What causes pneumonia in children?
Pneumonia is a lung infection that can be caused by a number of different bacteria. It can also be caused by a virus or even certain fungi. It often starts as an upper respiratory tract infection, showing symptoms in the nose and throat. It then moves down into the lungs, filling the air spaces with fluid. This blocks the passage of air, restricting lung function.
Among children, walking pneumonia is one of the most common types, caused by the bacterium Mycoplasma pneumoniae. This type of pneumonia has been found to occur in 3-5 year cycles, which means that if there’s an outbreak in your area, you could notice another one in 3-5 years. This knowledge can help you stay extra vigilant around those times.
Besides Mycoplasma pneumoniae, other common pneumonia-causing bacteria and viruses include:
- Group B streptococcus
- Staphylococcus aureus
- Streptococcus pneumoniae
- Respiratory syncytial virus (RSV)
- Parainfluenza virus
- Influenza virus
You’ll notice that the influenza virus is listed as one of the most common pneumonia-causing viruses out there. If your child has the flu, be mindful that their risk of contracting pneumonia is raised. Children living in homes where the adults smoke cigarettes are also at higher risk of catching pneumonia, along with kids who live in areas with high levels of air pollution or homes with crowded spaces and minimal fresh air. If your child has a weakened immune system, sickle cell disease, or chronic heart, kidney, lung, or liver disease, they also may be at higher risk of pneumonia.
- Vaccination. Most doctors recommend vaccination for kids starting at two months of age. Talk to your doctor about available vaccines for pneumococcal pneumonia. The pneumococcal conjugate vaccine protects against 13 types of pneumococcal bacteria. The pneumococcal polysaccharide vaccine, recommended for children ages two years and up, protects against 23 different types of pneumococcal bacteria. And since kids with the flu are at higher risk for contracting pneumonia, consider vaccinating your child yearly with a flu shot, as well.
- Good hygiene. Teaching your child good hygiene habits is essential for preventing the spread of pneumonia. Since there are so many ways pneumonia can be contracted—bacteria, viruses, fungi—it’s important to safeguard against its contagiousness as best as possible. Teach your kids to wash their hands frequently, especially after using the bathroom, eating, or playing with shared toys at school.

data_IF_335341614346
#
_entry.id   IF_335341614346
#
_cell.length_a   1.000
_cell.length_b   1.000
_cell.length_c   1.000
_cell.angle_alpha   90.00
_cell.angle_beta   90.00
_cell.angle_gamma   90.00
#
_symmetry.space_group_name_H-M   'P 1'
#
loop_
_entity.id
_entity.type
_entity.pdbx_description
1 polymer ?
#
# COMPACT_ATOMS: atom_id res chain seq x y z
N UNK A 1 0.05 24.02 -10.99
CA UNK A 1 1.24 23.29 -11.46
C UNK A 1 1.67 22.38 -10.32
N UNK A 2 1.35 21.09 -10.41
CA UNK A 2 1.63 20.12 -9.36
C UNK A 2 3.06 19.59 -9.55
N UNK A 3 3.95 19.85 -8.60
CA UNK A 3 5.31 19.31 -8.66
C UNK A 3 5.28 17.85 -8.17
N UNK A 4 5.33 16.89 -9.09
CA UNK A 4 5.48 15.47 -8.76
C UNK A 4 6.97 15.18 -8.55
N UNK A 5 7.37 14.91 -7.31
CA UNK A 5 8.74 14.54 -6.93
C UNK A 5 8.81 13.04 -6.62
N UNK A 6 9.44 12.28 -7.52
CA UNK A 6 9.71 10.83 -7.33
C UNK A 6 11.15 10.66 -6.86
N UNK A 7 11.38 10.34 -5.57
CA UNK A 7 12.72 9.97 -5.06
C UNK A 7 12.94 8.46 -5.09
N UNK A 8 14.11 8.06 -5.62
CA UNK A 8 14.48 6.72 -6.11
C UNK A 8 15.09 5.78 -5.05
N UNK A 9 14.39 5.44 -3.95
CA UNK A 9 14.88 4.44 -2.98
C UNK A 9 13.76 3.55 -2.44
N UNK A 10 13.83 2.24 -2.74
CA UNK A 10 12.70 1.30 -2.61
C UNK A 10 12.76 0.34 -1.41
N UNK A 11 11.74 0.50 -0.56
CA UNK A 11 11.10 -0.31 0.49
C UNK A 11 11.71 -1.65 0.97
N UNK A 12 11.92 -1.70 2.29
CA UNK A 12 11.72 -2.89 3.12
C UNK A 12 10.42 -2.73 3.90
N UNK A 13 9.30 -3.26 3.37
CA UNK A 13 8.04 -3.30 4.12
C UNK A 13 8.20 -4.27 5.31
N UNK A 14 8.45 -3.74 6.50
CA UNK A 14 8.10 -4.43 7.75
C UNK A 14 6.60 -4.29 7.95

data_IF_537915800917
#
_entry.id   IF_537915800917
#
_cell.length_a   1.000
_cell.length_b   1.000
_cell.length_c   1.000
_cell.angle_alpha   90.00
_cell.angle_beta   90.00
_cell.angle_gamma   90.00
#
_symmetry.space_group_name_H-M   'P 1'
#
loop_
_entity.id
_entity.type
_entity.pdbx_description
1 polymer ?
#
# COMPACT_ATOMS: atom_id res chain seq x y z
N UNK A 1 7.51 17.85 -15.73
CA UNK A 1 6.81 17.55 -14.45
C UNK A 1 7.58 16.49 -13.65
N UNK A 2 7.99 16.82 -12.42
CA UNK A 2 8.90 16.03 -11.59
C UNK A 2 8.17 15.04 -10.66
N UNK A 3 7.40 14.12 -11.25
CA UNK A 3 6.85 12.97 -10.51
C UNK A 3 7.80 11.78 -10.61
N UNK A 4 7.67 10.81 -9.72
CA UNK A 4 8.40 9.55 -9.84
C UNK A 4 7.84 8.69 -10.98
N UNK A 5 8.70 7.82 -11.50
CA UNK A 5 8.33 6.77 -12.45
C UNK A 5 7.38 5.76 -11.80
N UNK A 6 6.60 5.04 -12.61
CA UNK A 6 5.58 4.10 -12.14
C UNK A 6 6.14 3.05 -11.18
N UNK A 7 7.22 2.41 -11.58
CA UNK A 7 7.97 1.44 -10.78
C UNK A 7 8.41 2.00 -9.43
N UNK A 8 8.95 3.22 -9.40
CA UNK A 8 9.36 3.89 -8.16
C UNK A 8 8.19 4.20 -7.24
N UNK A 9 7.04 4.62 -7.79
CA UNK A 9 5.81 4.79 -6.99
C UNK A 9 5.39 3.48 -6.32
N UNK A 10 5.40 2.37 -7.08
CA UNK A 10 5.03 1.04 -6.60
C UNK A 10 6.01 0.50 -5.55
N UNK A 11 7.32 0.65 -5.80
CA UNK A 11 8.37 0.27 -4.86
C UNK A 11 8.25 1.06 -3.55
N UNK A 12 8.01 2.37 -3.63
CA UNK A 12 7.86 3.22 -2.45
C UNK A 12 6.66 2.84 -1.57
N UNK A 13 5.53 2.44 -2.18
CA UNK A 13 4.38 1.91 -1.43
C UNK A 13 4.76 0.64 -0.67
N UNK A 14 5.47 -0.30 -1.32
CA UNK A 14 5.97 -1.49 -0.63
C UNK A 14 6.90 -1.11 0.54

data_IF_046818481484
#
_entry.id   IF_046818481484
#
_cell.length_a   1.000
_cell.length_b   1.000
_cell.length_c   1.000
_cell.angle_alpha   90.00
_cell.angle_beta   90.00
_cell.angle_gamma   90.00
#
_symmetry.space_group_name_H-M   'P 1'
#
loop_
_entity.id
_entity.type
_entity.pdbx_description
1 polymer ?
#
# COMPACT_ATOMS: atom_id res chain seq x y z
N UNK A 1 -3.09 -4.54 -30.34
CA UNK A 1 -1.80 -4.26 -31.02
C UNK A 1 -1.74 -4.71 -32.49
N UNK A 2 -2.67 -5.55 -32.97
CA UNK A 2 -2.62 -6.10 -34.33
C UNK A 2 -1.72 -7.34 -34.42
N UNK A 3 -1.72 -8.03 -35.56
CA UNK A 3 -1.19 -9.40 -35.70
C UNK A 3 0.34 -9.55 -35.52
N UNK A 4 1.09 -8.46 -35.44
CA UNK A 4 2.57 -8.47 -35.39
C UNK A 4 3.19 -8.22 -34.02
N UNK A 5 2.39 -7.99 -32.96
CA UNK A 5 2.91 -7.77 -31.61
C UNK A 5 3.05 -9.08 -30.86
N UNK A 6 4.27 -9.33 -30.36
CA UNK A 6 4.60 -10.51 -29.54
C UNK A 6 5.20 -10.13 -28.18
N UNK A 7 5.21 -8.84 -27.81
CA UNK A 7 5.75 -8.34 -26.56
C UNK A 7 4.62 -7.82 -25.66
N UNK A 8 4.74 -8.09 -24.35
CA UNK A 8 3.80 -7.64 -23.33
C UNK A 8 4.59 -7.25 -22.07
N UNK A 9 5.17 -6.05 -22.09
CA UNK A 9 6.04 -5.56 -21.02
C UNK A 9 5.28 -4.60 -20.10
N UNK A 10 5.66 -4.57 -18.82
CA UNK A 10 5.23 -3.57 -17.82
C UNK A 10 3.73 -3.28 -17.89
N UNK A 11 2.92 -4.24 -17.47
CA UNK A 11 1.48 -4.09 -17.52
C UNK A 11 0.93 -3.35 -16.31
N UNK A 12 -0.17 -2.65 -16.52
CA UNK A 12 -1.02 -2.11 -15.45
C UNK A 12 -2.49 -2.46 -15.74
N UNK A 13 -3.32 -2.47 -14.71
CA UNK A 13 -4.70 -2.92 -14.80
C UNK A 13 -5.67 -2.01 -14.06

- Quit smoking. Pneumonia affects the lungs and the respiratory tract. If the lungs or respiratory tract are weakened due to secondhand smoke, the risk of contracting pneumonia increases. Studies have shown that children who live in homes where adults smoke are at higher risk of contracting respiratory illnesses.
If left untreated
As stated above, pneumonia is the leading cause of death among children, and the leading cause of hospitalization among children in the U.S. If left untreated, your child’s pneumonia could have disastrous consequences.
Catching pneumonia early is one of the best things you can do for your child. Pneumonia presents the possibility of long-term complications, too, including:
- The development of severe breathing problems, or other respiratory illnesses, such as COPD and asthma
- The exacerbation of existing respiratory and immune illnesses
- The possibility of bacteria entering the bloodstream, known as septicemia
Don’t let your child’s pneumonia go untreated. At DispatchHealth, we can help. We’ll come to your home to diagnose non-life-threatening cases and treat your child’s pneumonia so you can avoid visiting crowded ER or urgent care waiting rooms. Let your child get the rest they need and seek in-home treatment today. We accept most major health insurance carriers, including Medicare and Medicaid, and also offer a flat rate for people who are uninsured. Our services cost a fraction of what a visit to the emergency room would. Get in touch with us via our app, a phone call, or online to request care.
Medically reviewed by Dr. Phil Mitchell MD, MS on October 3rd, 2019